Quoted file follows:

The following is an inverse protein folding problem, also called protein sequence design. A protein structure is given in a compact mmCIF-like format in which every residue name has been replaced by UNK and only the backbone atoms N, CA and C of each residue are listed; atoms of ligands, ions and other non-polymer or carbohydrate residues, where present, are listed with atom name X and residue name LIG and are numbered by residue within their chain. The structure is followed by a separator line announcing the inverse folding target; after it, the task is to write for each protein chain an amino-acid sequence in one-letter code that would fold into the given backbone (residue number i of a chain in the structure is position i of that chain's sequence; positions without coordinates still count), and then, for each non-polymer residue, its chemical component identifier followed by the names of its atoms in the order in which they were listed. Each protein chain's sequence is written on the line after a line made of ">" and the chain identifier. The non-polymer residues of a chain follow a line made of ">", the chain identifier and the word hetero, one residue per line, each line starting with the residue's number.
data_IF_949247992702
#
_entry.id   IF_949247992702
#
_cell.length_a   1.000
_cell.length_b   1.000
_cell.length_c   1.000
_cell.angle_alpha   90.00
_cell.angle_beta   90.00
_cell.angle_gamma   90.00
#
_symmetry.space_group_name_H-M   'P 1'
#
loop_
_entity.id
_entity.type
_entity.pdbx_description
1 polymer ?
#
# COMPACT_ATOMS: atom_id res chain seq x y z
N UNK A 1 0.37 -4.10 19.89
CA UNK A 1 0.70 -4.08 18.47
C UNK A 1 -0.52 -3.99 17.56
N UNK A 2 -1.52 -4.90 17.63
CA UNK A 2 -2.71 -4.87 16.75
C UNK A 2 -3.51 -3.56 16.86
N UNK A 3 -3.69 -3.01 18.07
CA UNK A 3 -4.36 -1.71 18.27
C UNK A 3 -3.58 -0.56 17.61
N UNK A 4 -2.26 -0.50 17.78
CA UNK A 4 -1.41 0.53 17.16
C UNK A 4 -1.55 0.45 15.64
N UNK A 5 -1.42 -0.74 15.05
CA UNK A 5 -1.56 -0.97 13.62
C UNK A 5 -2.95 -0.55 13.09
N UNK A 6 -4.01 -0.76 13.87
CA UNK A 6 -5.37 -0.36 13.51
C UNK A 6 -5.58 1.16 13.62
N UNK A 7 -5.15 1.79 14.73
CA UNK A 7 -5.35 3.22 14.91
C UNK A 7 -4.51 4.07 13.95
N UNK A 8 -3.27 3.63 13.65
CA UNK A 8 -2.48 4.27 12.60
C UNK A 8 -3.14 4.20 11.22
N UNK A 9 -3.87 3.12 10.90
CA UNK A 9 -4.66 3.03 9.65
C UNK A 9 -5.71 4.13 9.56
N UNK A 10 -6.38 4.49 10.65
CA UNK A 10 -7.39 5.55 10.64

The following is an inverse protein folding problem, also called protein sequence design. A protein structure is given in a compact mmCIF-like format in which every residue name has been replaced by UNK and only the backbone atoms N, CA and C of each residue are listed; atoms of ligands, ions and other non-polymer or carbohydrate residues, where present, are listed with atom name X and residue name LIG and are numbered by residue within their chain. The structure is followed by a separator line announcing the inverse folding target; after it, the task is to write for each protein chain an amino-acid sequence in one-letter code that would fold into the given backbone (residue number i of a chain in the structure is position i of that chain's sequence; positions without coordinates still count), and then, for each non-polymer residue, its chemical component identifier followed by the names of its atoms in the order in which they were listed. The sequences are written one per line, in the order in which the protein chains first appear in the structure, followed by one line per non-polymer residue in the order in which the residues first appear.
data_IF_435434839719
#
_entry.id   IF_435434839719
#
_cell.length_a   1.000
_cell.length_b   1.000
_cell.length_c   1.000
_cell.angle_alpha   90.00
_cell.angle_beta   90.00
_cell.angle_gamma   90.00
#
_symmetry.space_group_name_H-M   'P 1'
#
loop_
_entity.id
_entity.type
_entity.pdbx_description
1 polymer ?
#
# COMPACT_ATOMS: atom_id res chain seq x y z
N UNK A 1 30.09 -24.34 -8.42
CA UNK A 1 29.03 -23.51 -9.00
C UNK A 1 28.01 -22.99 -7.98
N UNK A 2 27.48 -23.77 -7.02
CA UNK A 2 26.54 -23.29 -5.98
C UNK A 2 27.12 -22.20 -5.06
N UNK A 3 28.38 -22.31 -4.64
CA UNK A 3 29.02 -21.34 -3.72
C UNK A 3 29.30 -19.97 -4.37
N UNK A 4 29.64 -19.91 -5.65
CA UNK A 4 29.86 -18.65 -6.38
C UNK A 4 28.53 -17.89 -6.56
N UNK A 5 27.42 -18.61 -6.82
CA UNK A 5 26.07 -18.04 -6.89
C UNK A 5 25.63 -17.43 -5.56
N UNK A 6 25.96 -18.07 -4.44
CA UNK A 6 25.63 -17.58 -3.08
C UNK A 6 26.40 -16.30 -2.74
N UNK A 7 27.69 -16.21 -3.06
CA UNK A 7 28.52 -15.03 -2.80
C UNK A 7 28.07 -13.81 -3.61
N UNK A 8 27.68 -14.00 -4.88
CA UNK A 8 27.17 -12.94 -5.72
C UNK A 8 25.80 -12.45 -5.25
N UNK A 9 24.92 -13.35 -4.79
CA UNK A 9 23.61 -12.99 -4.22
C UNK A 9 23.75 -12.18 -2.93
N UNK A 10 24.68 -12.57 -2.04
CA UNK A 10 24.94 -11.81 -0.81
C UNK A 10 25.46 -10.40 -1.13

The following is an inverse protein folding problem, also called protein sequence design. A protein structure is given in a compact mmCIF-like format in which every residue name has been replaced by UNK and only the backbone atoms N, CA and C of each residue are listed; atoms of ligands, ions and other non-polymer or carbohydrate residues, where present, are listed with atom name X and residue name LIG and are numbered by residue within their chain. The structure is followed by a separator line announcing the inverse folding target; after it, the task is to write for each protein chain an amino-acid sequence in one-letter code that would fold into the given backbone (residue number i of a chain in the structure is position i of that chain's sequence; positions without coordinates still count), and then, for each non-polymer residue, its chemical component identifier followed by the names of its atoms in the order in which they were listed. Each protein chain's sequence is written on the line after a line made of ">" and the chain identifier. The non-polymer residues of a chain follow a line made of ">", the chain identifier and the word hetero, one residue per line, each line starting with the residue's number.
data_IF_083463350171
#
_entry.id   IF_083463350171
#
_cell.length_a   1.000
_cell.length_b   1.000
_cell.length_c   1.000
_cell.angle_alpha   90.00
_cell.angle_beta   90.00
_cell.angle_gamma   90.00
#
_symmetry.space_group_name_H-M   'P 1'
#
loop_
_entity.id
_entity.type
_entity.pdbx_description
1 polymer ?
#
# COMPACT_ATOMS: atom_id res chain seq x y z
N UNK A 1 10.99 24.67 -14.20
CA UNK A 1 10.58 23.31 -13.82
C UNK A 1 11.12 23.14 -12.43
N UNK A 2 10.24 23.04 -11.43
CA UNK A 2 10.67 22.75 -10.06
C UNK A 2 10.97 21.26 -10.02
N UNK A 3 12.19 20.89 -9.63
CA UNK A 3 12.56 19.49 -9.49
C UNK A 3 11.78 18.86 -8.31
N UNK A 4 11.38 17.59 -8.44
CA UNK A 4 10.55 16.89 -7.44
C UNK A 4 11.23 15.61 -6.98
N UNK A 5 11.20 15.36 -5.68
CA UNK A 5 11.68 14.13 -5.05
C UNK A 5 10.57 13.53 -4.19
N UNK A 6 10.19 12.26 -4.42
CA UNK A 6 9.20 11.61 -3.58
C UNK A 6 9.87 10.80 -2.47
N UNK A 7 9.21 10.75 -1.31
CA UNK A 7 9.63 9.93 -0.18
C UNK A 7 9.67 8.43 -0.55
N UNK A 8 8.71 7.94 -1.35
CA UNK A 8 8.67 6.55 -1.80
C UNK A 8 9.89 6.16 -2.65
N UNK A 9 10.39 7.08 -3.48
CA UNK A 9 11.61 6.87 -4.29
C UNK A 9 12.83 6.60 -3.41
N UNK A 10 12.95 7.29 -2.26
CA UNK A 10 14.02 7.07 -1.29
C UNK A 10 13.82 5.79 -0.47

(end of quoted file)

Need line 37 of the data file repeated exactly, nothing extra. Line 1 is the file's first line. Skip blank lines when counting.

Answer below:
N UNK A 6 -4.01 -0.76 13.87